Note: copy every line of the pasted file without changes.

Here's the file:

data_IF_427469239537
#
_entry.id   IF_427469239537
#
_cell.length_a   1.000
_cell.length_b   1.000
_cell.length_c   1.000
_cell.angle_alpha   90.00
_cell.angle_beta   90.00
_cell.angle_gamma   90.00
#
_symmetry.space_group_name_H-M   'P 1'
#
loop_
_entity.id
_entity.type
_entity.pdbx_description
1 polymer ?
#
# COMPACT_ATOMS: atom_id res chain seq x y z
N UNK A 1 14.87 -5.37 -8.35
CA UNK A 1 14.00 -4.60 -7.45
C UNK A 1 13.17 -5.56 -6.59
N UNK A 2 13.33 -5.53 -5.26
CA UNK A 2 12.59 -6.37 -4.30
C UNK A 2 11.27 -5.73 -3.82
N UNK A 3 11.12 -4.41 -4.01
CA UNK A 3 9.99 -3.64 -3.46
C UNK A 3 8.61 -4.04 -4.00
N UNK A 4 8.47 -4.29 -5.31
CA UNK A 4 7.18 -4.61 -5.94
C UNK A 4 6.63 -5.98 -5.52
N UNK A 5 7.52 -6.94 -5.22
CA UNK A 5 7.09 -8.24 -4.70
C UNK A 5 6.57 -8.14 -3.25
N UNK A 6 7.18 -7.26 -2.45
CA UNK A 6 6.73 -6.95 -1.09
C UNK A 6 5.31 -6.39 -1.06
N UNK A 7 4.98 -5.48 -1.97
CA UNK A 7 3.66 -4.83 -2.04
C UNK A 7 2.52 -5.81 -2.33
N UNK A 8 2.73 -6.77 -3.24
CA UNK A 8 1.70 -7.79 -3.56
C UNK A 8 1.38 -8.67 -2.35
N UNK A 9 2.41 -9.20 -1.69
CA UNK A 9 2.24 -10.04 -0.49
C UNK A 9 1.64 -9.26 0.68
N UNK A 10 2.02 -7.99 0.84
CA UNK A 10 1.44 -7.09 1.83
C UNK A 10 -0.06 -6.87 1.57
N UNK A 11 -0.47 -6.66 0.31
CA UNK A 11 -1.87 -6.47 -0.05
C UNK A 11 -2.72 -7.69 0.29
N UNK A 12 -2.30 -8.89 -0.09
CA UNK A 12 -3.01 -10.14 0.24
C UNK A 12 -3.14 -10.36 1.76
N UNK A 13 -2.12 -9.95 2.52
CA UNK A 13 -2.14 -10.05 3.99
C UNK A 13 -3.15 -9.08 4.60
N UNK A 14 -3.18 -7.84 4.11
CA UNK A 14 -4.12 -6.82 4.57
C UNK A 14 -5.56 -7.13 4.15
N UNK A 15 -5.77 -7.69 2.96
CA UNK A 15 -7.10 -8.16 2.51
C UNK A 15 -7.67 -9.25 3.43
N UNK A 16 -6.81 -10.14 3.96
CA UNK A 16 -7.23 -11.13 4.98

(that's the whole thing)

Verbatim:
data_IF_427469239537
#
_entry.id   IF_427469239537
#
_cell.length_a   1.000
_cell.length_b   1.000
_cell.length_c   1.000
_cell.angle_alpha   90.00
_cell.angle_beta   90.00
_cell.angle_gamma   90.00
#
_symmetry.space_group_name_H-M   'P 1'
#
loop_
_entity.id
_entity.type
_entity.pdbx_description
1 polymer ?
#
# COMPACT_ATOMS: atom_id res chain seq x y z
N UNK A 1 14.87 -5.37 -8.35
CA UNK A 1 14.00 -4.60 -7.45
C UNK A 1 13.17 -5.56 -6.59
N UNK A 2 13.33 -5.53 -5.26
CA UNK A 2 12.59 -6.37 -4.30
C UNK A 2 11.27 -5.73 -3.82
N UNK A 3 11.12 -4.41 -4.01
CA UNK A 3 9.99 -3.64 -3.46
C UNK A 3 8.61 -4.04 -4.00
N UNK A 4 8.47 -4.29 -5.31
CA UNK A 4 7.18 -4.61 -5.94
C UNK A 4 6.63 -5.98 -5.52
N UNK A 5 7.52 -6.94 -5.22
CA UNK A 5 7.09 -8.24 -4.70
C UNK A 5 6.57 -8.14 -3.25
N UNK A 6 7.18 -7.26 -2.45
CA UNK A 6 6.73 -6.95 -1.09
C UNK A 6 5.31 -6.39 -1.06
N UNK A 7 4.98 -5.48 -1.97
CA UNK A 7 3.66 -4.83 -2.04
C UNK A 7 2.52 -5.81 -2.33
N UNK A 8 2.73 -6.77 -3.24
CA UNK A 8 1.70 -7.79 -3.56
C UNK A 8 1.38 -8.67 -2.35
N UNK A 9 2.41 -9.20 -1.69
CA UNK A 9 2.24 -10.04 -0.49
C UNK A 9 1.64 -9.26 0.68
N UNK A 10 2.02 -7.99 0.84
CA UNK A 10 1.44 -7.09 1.83
C UNK A 10 -0.06 -6.87 1.57
N UNK A 11 -0.47 -6.66 0.31
CA UNK A 11 -1.87 -6.47 -0.05
C UNK A 11 -2.72 -7.69 0.29
N UNK A 12 -2.30 -8.89 -0.09
CA UNK A 12 -3.01 -10.14 0.24
C UNK A 12 -3.14 -10.36 1.76
N UNK A 13 -2.12 -9.95 2.52
CA UNK A 13 -2.14 -10.05 3.99
C UNK A 13 -3.15 -9.08 4.60
N UNK A 14 -3.18 -7.84 4.11
CA UNK A 14 -4.12 -6.82 4.57
C UNK A 14 -5.56 -7.13 4.15
N UNK A 15 -5.77 -7.69 2.96
CA UNK A 15 -7.10 -8.16 2.51
C UNK A 15 -7.67 -9.25 3.43
N UNK A 16 -6.81 -10.14 3.96
CA UNK A 16 -7.23 -11.13 4.98